Tom Thum’s reputation long precedes him when it comes to his world class talent behind the mic. The beatboxer has become more than just a popular name in Australia but abroad too; his debut performance for TEDx has been viewed over 66 million times, making it the most viewed TEDx talk ever. Following on from his hugely successful experience in 2013, Tom has returned for his second appearance – ‘What Happens In Your Throat When You Beatbox’, armed with a camera lodged deep inside his throat, he delivers the world’s first, live on stage laryngoscopy of a beatboxer.
Tom’s initial steps out onto the global stage can be traced back to where he and fellow beatboxer Joel Turner took out the top prize at the first World Beat Box Battles competition in Germany. His prowess on the mic proved that he was an entertainer unlike any other, and soon, the internet came calling. As people began to discover this unique individual at shows right around Australia, Tom’s profile as an in-demand artist quickly spread online, eventually bringing him to the attention of the global TEDx brand.
Now with an online community consisting of over 300,000 YouTube subscribers, 60,000 Instagram followers and over 315,000 followers on Facebook, the cultish following Tom has generated over the years has remained fiercely loyal as he’s continued to push physical and creative boundaries, Tom has kept fans hooked on the concept of what’s coming next and what still remains on the horizon.
Tom’s relationship with the TEDx Talk family was first struck up in 2013, a moment where, unbeknownst to him, he would deliver the most-viewed TEDx Talk of all time. The irresistible nature of Tom’s performance style; the way he can manipulate sounds and rhythm with just a microphone and his voice, became a viral sensation. “The first experience was incredible because it was validation of something I had been doing for a long time. It was at a point in my life where I was beginning to have doubts about the path that I chosen and the exposure to such a different crowd on such a large scale, was exactly what I needed at that point. It opened the door to way more opportunities and gave me wider scope for weird collaborations like this, in which I’m glad the actual scope was smaller cause it was very uncomfortable.” Tom Thum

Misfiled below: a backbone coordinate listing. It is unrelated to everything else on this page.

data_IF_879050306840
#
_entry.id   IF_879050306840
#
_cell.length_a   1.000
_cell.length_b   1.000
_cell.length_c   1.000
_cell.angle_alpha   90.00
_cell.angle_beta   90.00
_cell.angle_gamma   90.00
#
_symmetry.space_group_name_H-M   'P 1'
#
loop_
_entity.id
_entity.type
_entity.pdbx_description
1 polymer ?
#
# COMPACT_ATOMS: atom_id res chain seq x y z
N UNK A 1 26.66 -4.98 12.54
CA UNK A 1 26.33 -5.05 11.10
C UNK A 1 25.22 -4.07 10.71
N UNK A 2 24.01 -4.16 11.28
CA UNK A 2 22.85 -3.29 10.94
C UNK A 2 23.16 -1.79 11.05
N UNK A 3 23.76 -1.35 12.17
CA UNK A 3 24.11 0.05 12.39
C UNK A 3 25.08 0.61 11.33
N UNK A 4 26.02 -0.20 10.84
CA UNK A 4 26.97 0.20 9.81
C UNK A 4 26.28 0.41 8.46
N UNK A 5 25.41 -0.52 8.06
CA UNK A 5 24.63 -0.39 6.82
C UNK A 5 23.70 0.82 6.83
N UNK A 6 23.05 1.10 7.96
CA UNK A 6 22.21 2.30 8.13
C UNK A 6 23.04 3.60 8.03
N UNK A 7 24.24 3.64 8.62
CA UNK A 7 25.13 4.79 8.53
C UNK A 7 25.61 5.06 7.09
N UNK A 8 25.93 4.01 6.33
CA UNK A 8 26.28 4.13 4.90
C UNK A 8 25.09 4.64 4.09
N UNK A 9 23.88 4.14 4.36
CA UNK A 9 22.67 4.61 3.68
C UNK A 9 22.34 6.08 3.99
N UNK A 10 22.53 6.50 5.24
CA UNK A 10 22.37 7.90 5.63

Named as one of TEDx’s favourite talks the week the session went live, Tom Thum proved to be the perfect example of just how far the reach of a TEDx speaker can be. Quick to become a choice pick by various TEDx staff and team members, the Tom Thum charm proved to be insatiable in the wake of his TEDx Talk debut. “His ability to layer sounds both in real time and with the drum machine make his sound almost endless, showing that beatboxing is much more than just background music for someone else to freestyle to.” Lucas Deely, TEDx
‘What Happens In Your Throat When You Beatbox’ delves deeper in investigating just how he is able to create the sounds he does. Joined by Dr Matthew Broadhurst, Tom reveals the science and physical maneuvers behind his craft and, just like his first Tedx performance, this one will definitely have people talking afterward. “Basically I wanted to get a deeper understanding (in the most invasively literal way) of how my art-form worked. I realised that beatboxing had been relatively understudied compared to other vocal styles and I wanted to be part of the story in my own weird way.” Tom Thum
The obscurities of Tom’s craft are explored through ‘What Happens In Your Throat When You Beatbox’, while the full scope of Tom’s ‘professional’ work is also highlighted. What are the risks associated with being fully reliant on the flexibility of your voice? How major is the role muscle memory plays when it comes to vocal manipulation? There are so many intricacies that come with the physical and biological elements of Tom’s work, that he decided to bring Dr. Broadhurst in to give him (and 5,000 audience members) an intrinsic lowdown.
“Never have I been so ensconced by a stage performance, waiting to see what would come next.”
Australian Stage Review
“Tom, in contrast, is a one-man whirlwind of energy, spewing out an entire high-energy nightclub, in the best possible way.”
“There are not enough superlatives to describe the wonder of this beatboxing virtuoso – I am still trying to figure out how he got those sounds out of his mouth.”
The Daily Telegraph (UK)
“Tom Thum is the best in beatboxing, that Australia has to offer, and exhibits talent beyond comprehension.”
Carrying himself with an effervescent charm and natural on stage presence, Tom Thum’s new TEDx ‘performance’ invites the audience to get to know him possibly better than any other crowd has before. Find out more about the man behind the voice. Or rather, the body behind the voice.
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